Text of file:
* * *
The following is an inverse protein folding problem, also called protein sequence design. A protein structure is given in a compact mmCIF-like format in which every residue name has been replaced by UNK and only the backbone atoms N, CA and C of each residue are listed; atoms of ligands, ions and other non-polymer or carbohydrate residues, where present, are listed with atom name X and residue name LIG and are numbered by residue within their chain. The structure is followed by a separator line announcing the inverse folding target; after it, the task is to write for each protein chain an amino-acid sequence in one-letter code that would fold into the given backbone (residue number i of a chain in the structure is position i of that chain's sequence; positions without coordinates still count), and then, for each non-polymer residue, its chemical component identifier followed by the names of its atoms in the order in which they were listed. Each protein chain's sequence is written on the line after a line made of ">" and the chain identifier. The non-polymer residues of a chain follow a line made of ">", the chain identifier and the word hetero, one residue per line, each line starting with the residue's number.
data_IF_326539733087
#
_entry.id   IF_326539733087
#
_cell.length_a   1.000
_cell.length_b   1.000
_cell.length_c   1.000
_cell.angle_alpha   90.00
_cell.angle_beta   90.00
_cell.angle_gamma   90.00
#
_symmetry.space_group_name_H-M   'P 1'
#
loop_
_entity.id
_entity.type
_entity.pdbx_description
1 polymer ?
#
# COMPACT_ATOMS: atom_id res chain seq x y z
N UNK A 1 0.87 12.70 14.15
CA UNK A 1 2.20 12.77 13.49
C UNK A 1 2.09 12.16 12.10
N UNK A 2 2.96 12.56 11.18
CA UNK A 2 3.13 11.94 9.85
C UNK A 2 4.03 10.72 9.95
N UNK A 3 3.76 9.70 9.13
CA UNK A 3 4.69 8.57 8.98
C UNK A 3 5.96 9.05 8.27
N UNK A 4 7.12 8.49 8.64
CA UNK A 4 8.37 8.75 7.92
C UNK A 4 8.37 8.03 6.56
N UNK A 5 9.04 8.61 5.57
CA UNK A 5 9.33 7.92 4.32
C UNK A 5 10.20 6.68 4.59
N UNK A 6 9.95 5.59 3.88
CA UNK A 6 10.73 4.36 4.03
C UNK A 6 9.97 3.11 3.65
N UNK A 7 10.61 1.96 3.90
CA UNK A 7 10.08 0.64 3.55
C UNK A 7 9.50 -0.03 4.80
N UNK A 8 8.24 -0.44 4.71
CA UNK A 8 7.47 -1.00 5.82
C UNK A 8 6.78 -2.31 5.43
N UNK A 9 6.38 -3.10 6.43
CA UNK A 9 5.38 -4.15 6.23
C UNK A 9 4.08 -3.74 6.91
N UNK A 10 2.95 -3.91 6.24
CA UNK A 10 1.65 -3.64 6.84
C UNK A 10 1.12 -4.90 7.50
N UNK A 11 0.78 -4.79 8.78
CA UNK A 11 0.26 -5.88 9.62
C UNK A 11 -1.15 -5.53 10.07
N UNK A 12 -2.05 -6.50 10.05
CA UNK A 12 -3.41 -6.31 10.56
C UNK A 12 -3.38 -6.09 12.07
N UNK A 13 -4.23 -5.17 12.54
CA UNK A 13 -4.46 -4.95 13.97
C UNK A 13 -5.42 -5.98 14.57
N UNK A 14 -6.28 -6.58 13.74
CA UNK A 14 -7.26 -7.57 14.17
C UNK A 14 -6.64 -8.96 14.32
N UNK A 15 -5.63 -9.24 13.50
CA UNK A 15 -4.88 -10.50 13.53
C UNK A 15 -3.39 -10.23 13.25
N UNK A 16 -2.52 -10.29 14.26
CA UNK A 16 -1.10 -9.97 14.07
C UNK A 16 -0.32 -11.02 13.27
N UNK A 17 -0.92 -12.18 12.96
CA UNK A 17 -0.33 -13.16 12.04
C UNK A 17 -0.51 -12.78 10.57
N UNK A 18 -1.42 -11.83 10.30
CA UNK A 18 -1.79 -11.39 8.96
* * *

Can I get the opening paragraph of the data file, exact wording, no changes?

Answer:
The following is an inverse protein folding problem, also called protein sequence design. A protein structure is given in a compact mmCIF-like format in which every residue name has been replaced by UNK and only the backbone atoms N, CA and C of each residue are listed; atoms of ligands, ions and other non-polymer or carbohydrate residues, where present, are listed with atom name X and residue name LIG and are numbered by residue within their chain. The structure is followed by a separator line announcing the inverse folding target; after it, the task is to write for each protein chain an amino-acid sequence in one-letter code that would fold into the given backbone (residue number i of a chain in the structure is position i of that chain's sequence; positions without coordinates still count), and then, for each non-polymer residue, its chemical component identifier followed by the names of its atoms in the order in which they were listed. Each protein chain's sequence is written on the line after a line made of ">" and the chain identifier. The non-polymer residues of a chain follow a line made of ">", the chain identifier and the word hetero, one residue per line, each line starting with the residue's number.